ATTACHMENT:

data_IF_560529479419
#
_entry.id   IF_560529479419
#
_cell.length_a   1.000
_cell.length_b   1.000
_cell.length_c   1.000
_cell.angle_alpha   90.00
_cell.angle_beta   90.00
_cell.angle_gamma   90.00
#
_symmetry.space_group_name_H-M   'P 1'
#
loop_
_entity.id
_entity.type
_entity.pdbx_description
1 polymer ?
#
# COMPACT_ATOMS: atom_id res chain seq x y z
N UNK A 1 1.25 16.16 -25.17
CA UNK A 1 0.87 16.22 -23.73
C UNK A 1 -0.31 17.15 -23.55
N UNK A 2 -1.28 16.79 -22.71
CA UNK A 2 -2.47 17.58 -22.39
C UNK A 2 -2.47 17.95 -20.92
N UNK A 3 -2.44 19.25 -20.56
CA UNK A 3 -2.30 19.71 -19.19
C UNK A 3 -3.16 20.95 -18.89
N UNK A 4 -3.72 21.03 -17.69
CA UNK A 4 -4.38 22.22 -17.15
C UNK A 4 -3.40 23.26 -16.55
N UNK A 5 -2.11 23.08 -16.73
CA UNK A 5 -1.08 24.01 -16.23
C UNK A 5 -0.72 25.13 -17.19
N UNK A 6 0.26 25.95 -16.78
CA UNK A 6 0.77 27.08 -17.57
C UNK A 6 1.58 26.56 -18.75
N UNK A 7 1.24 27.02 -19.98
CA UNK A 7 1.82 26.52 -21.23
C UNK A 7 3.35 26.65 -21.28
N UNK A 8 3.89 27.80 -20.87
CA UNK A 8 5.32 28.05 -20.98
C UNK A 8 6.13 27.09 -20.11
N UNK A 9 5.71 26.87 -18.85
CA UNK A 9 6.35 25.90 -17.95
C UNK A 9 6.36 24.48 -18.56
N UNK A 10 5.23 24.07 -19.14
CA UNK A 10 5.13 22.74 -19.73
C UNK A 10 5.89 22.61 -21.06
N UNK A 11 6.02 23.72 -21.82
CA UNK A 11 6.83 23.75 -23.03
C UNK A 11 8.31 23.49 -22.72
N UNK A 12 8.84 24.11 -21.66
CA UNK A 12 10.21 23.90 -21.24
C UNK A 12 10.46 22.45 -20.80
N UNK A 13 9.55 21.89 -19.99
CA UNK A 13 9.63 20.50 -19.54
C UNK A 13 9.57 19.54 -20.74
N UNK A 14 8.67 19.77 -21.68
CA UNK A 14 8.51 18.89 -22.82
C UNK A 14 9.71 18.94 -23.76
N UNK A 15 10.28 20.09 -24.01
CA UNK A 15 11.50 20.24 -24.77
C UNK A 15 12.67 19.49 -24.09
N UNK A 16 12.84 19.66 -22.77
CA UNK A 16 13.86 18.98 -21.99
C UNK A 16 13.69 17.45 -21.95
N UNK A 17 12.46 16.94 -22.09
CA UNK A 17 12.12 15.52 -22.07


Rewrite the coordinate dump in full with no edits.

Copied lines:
data_IF_560529479419
#
_entry.id   IF_560529479419
#
_cell.length_a   1.000
_cell.length_b   1.000
_cell.length_c   1.000
_cell.angle_alpha   90.00
_cell.angle_beta   90.00
_cell.angle_gamma   90.00
#
_symmetry.space_group_name_H-M   'P 1'
#
loop_
_entity.id
_entity.type
_entity.pdbx_description
1 polymer ?
#
# COMPACT_ATOMS: atom_id res chain seq x y z
N UNK A 1 1.25 16.16 -25.17
CA UNK A 1 0.87 16.22 -23.73
C UNK A 1 -0.31 17.15 -23.55
N UNK A 2 -1.28 16.79 -22.71
CA UNK A 2 -2.47 17.58 -22.39
C UNK A 2 -2.47 17.95 -20.92
N UNK A 3 -2.44 19.25 -20.56
CA UNK A 3 -2.30 19.71 -19.19
C UNK A 3 -3.16 20.95 -18.89
N UNK A 4 -3.72 21.03 -17.69
CA UNK A 4 -4.38 22.22 -17.15
C UNK A 4 -3.40 23.26 -16.55
N UNK A 5 -2.11 23.08 -16.73
CA UNK A 5 -1.08 24.01 -16.23
C UNK A 5 -0.72 25.13 -17.19
N UNK A 6 0.26 25.95 -16.78
CA UNK A 6 0.77 27.08 -17.57
C UNK A 6 1.58 26.56 -18.75
N UNK A 7 1.24 27.02 -19.98
CA UNK A 7 1.82 26.52 -21.23
C UNK A 7 3.35 26.65 -21.28
N UNK A 8 3.89 27.80 -20.87
CA UNK A 8 5.32 28.05 -20.98
C UNK A 8 6.13 27.09 -20.11
N UNK A 9 5.71 26.87 -18.85
CA UNK A 9 6.35 25.90 -17.95
C UNK A 9 6.36 24.48 -18.56
N UNK A 10 5.23 24.07 -19.14
CA UNK A 10 5.13 22.74 -19.73
C UNK A 10 5.89 22.61 -21.06
N UNK A 11 6.02 23.72 -21.82
CA UNK A 11 6.83 23.75 -23.03
C UNK A 11 8.31 23.49 -22.72
N UNK A 12 8.84 24.11 -21.66
CA UNK A 12 10.21 23.90 -21.24
C UNK A 12 10.46 22.45 -20.80
N UNK A 13 9.55 21.89 -19.99
CA UNK A 13 9.63 20.50 -19.54
C UNK A 13 9.57 19.54 -20.74
N UNK A 14 8.67 19.77 -21.68
CA UNK A 14 8.51 18.89 -22.82
C UNK A 14 9.71 18.94 -23.76
N UNK A 15 10.28 20.09 -24.01
CA UNK A 15 11.50 20.24 -24.77
C UNK A 15 12.67 19.49 -24.09
N UNK A 16 12.84 19.66 -22.77
CA UNK A 16 13.86 18.98 -21.99
C UNK A 16 13.69 17.45 -21.95
N UNK A 17 12.46 16.94 -22.09
CA UNK A 17 12.12 15.52 -22.07